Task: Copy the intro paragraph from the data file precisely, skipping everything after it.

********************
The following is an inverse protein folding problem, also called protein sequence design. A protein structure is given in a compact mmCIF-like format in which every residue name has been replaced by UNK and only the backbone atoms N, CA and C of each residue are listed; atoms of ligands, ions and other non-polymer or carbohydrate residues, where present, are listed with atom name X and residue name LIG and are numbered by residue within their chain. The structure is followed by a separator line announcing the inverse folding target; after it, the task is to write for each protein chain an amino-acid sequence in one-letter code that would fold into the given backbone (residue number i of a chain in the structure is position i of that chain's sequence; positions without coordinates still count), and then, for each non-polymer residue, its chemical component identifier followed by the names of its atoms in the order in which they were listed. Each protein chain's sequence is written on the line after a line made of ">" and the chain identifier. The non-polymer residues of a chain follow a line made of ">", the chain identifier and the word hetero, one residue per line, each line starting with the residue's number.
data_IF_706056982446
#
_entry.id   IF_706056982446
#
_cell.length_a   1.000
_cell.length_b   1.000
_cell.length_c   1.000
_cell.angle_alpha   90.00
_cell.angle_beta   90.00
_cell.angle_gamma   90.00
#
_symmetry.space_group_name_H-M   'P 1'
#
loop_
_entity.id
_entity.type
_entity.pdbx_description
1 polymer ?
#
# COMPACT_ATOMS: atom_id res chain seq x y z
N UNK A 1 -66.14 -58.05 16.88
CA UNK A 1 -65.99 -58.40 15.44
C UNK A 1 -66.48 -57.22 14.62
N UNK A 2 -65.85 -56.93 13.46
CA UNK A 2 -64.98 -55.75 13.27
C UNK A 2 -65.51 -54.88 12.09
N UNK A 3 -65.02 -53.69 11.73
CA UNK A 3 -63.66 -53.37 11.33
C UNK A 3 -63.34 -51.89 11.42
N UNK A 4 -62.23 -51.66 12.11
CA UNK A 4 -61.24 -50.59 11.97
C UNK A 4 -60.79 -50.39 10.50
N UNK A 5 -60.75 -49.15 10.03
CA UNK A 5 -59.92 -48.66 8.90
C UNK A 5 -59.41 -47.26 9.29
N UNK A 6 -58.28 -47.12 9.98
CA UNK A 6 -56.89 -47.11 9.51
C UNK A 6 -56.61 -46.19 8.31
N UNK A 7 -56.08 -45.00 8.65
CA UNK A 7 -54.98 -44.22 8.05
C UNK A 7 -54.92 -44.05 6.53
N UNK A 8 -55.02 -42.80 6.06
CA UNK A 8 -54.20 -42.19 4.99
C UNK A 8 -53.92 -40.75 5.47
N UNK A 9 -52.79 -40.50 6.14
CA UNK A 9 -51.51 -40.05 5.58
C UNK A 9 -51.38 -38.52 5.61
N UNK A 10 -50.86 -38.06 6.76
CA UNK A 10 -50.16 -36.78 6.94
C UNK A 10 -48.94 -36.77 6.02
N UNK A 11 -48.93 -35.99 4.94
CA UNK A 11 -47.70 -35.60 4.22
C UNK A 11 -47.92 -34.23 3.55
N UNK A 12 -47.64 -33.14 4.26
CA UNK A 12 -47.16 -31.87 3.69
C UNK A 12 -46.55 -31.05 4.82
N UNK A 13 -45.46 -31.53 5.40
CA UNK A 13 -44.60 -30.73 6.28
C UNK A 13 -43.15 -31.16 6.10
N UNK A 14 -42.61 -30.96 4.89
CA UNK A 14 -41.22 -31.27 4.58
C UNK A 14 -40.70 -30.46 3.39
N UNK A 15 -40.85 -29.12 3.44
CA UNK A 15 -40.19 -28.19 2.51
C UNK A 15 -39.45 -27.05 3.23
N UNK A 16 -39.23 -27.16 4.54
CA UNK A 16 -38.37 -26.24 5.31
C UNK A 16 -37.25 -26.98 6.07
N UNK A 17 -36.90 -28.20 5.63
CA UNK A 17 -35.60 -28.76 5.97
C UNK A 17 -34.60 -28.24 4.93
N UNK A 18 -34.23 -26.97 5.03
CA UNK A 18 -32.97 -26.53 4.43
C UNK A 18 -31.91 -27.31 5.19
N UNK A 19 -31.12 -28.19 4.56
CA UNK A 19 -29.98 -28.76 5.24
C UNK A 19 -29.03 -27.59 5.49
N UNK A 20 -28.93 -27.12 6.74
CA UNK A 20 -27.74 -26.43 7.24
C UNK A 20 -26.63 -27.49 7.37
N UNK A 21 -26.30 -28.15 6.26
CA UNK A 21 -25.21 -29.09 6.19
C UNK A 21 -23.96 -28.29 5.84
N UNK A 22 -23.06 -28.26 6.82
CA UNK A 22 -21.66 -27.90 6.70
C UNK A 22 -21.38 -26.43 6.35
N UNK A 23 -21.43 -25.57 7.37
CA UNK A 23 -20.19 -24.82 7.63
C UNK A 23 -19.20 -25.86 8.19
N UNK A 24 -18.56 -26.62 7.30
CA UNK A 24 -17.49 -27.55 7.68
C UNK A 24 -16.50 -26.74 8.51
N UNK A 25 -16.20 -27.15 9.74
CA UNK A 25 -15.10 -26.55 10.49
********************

The following is an inverse protein folding problem, also called protein sequence design. A protein structure is given in a compact mmCIF-like format in which every residue name has been replaced by UNK and only the backbone atoms N, CA and C of each residue are listed; atoms of ligands, ions and other non-polymer or carbohydrate residues, where present, are listed with atom name X and residue name LIG and are numbered by residue within their chain. The structure is followed by a separator line announcing the inverse folding target; after it, the task is to write for each protein chain an amino-acid sequence in one-letter code that would fold into the given backbone (residue number i of a chain in the structure is position i of that chain's sequence; positions without coordinates still count), and then, for each non-polymer residue, its chemical component identifier followed by the names of its atoms in the order in which they were listed. Each protein chain's sequence is written on the line after a line made of ">" and the chain identifier. The non-polymer residues of a chain follow a line made of ">", the chain identifier and the word hetero, one residue per line, each line starting with the residue's number.